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Comparison of central-venous to mixed-venous oxygen saturation during changes in oxygen supply/demand. FREE TO VIEW

K Reinhart; T Rudolph; D L Bredle; L Hannemann; S M Cain
Chest. 1989;95(6):1216-1221. doi:10.1378/chest.95.6.1216
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Abstract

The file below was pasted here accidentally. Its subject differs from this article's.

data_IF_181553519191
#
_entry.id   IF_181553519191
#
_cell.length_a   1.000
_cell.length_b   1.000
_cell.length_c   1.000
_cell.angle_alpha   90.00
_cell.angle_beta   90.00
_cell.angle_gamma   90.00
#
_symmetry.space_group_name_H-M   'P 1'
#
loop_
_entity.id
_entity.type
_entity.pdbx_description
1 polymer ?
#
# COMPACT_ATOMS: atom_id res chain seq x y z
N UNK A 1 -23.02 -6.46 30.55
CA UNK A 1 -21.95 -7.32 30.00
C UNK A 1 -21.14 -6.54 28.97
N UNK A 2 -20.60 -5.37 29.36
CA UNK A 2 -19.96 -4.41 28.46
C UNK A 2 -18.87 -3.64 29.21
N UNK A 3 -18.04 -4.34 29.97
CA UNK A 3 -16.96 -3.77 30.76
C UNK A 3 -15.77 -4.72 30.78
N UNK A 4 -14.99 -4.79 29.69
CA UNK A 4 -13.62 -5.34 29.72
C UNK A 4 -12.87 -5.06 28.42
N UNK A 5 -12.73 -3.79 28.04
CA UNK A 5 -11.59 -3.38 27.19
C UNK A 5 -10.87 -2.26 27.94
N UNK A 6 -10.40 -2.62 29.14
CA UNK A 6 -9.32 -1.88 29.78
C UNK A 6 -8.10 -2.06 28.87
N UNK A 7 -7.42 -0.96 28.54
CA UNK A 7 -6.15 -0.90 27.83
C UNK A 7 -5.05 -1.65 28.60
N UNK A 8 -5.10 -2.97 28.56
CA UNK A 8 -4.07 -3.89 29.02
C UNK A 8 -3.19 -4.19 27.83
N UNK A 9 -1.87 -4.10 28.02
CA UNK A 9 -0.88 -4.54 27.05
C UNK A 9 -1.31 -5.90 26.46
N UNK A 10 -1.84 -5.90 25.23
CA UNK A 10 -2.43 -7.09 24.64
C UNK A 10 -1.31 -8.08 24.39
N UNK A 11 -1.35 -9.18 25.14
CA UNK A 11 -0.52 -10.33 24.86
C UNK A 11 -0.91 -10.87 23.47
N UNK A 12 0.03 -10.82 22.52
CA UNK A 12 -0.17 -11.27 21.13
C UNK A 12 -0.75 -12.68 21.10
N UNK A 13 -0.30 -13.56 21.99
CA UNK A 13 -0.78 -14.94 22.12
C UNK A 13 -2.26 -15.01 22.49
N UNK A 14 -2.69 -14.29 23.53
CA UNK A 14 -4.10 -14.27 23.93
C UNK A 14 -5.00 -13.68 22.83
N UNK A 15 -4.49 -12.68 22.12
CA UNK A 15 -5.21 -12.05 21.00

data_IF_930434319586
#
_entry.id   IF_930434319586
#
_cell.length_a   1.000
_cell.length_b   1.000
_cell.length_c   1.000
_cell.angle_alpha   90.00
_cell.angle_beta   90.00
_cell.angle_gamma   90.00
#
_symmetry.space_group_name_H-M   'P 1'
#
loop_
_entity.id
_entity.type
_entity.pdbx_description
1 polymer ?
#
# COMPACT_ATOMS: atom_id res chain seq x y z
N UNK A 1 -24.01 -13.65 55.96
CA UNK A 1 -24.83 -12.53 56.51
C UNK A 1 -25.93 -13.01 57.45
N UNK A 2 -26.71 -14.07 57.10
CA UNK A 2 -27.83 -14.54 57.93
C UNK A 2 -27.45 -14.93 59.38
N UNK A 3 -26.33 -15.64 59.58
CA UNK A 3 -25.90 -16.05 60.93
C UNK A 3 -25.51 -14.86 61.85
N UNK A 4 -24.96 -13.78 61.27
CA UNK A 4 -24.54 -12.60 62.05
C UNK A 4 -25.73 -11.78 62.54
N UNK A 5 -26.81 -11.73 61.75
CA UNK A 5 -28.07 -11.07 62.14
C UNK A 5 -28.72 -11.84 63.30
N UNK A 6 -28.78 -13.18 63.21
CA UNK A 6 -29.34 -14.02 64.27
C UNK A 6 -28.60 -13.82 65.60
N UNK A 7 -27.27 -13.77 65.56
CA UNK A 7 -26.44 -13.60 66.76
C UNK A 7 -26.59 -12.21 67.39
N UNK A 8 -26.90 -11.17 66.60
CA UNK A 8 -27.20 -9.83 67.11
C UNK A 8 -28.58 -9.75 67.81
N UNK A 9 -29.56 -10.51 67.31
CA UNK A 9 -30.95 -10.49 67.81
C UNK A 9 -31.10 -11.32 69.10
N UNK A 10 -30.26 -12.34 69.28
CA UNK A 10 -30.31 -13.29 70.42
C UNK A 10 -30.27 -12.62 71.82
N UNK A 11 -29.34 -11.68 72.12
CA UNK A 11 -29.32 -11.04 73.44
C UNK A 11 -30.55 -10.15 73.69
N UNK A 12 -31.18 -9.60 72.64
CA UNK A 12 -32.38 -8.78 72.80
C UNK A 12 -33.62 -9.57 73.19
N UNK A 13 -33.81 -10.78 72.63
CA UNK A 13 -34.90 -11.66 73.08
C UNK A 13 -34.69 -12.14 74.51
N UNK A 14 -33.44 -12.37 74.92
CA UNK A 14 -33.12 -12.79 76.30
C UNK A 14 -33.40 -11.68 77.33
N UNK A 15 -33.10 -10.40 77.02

Because central venous O2 saturation (superior vena cava, ScvO2) can be monitored with less patient risk than mixed venous O2 saturation (pulmonary artery, SvO2), we examined the correlations between SvO2 and ScvO2 over a broad range of cardiorespiratory conditions, including hypoxia, hemorrhage, and resuscitation in anesthetized dogs. The correlation coefficient (r) between SvO2 and ScvO2 in 179 simultaneously drawn blood samples from 22 dogs was 0.97. In another nine dogs, the two sites were continuously and simultaneously monitored with fiberoptic catheters; r was 0.96 with a mean difference of 3.7 +/- 2.9 percent (SD) saturation. In each dog the changes in ScvO2 closely paralleled the changes in SvO2. Although absolute values of ScvO2 are not sufficiently identical to SvO2 to calculate O2 uptake or pulmonary shunt precisely, close tracking of changes in the two sites across a wide range of hemodynamic conditions warrant further consideration of ScvO2 for patient monitoring of trends in O2 supply/demand.


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